The vast volume of digital books available online is no accidental act. It is a planned business decision by the company and there is no element of lack of intention. So, according to the line of thought given above, it comes under the purview of ethics. Hence, other factors and theories need to be considered in order to come to a conclusion about ethical behavior.Utilitarianism is a concept primarily developed by Jeremy Bentham and John Stuart Mill. They “argued that the best decisions (a) generate the most benefits as compared with their disadvantages, and (b) benefit the largest number of people (Johnson 2004, 130). So, if a person or organization indulge in an act that is provides the maximum number of benefits to a large section of the population, it is an ethical act. The concept of Google books is perfectly ethical in this regard. Purchasing books can be costly depending on it content and popularity. A Harry Potter book will cost more than another book containing the same number of pages because it is popular. The publisher can easily charge more for such a popular book because they know that people will buy it despite its price. A lot of people may not be able to afford to pay the price even if they want to read it. In this sense, the concept of Google books is highly ethical. Any person who has tried accessing the site can read the content (mostly in part) of thousands of books published online by the company. It should be noted here that the books available online are labeled full view, limited preview, or snippet view by Google. Full view means that the whole book is available and can. Is Google Evil.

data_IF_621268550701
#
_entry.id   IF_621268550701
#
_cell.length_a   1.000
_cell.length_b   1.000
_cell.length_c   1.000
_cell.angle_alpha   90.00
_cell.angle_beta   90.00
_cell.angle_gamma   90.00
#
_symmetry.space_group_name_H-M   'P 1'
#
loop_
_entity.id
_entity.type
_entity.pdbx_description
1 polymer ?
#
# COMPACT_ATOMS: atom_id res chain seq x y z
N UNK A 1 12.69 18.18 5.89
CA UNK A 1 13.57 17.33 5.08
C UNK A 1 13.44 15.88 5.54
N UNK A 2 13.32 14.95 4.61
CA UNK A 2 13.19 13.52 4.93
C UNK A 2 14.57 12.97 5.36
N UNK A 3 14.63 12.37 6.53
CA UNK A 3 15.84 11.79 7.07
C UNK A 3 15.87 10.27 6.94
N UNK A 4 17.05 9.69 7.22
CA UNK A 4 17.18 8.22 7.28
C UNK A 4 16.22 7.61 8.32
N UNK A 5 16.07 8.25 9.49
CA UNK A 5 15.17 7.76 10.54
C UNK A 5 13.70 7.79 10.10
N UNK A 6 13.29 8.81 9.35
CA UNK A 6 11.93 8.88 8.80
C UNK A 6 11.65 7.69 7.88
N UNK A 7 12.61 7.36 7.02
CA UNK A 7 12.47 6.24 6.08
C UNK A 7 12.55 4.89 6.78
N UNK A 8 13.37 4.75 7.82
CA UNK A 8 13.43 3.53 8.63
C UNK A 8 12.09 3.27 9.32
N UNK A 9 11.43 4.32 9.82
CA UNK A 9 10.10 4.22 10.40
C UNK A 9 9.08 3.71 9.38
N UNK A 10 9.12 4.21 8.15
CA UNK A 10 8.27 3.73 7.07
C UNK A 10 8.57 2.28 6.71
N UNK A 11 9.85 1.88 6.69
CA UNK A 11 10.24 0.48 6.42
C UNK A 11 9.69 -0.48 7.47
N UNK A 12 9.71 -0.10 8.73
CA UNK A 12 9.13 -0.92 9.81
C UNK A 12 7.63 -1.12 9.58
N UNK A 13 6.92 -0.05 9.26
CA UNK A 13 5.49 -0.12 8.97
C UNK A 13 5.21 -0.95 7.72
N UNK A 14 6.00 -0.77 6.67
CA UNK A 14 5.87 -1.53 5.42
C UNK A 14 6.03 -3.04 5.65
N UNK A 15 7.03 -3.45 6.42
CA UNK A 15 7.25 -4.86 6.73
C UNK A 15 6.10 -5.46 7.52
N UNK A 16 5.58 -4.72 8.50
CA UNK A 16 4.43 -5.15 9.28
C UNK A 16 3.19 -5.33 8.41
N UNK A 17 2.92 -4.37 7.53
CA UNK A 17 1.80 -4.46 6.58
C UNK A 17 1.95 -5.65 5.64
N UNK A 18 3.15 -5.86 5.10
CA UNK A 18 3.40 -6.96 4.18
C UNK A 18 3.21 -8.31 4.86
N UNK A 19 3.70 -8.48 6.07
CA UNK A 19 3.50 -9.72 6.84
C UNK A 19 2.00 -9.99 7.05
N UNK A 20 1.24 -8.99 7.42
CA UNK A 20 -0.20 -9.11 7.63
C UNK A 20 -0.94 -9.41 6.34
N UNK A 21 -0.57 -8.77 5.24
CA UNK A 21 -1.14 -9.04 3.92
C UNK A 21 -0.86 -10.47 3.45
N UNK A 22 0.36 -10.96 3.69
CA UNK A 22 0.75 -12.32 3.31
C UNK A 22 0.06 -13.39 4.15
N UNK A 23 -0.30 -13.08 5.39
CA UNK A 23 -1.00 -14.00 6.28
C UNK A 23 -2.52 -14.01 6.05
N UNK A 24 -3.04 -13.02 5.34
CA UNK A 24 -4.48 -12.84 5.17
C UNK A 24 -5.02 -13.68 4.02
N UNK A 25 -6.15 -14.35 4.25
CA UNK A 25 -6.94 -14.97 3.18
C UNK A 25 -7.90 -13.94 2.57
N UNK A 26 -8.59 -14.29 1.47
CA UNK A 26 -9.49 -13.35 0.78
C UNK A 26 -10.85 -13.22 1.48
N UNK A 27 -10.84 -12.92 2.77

Devettere, R 2000, Practical decision making in health care ethics: cases and concepts, 2nd edn, Georgetown University Press.
Google management. Google. 2009. 23 November 2009 <http://www.google.com/corporate/execs.html>
Google’s plan for out of print books is challenged. The New York Times. 2009. 23 November 2009 < http://www.nytimes.com/2009/04/04/technology/internet/04books.html>
Google’s big book case. The Economist. 2009. 23 November 2009 <http://www.economist.com/opinion/displaystory.cfm?story_id=14363287#>
Johnson, C.E 2004, Meeting the Ethical Challenges of Leadership: Casting Light Or Shadow, 2nd edn, Sage Publications
Recommended search engines. University of California. 2009. 23 November 2009 <http://www.lib.berkeley.edu/TeachingLib/Guides/Internet/SearchEngines.html>
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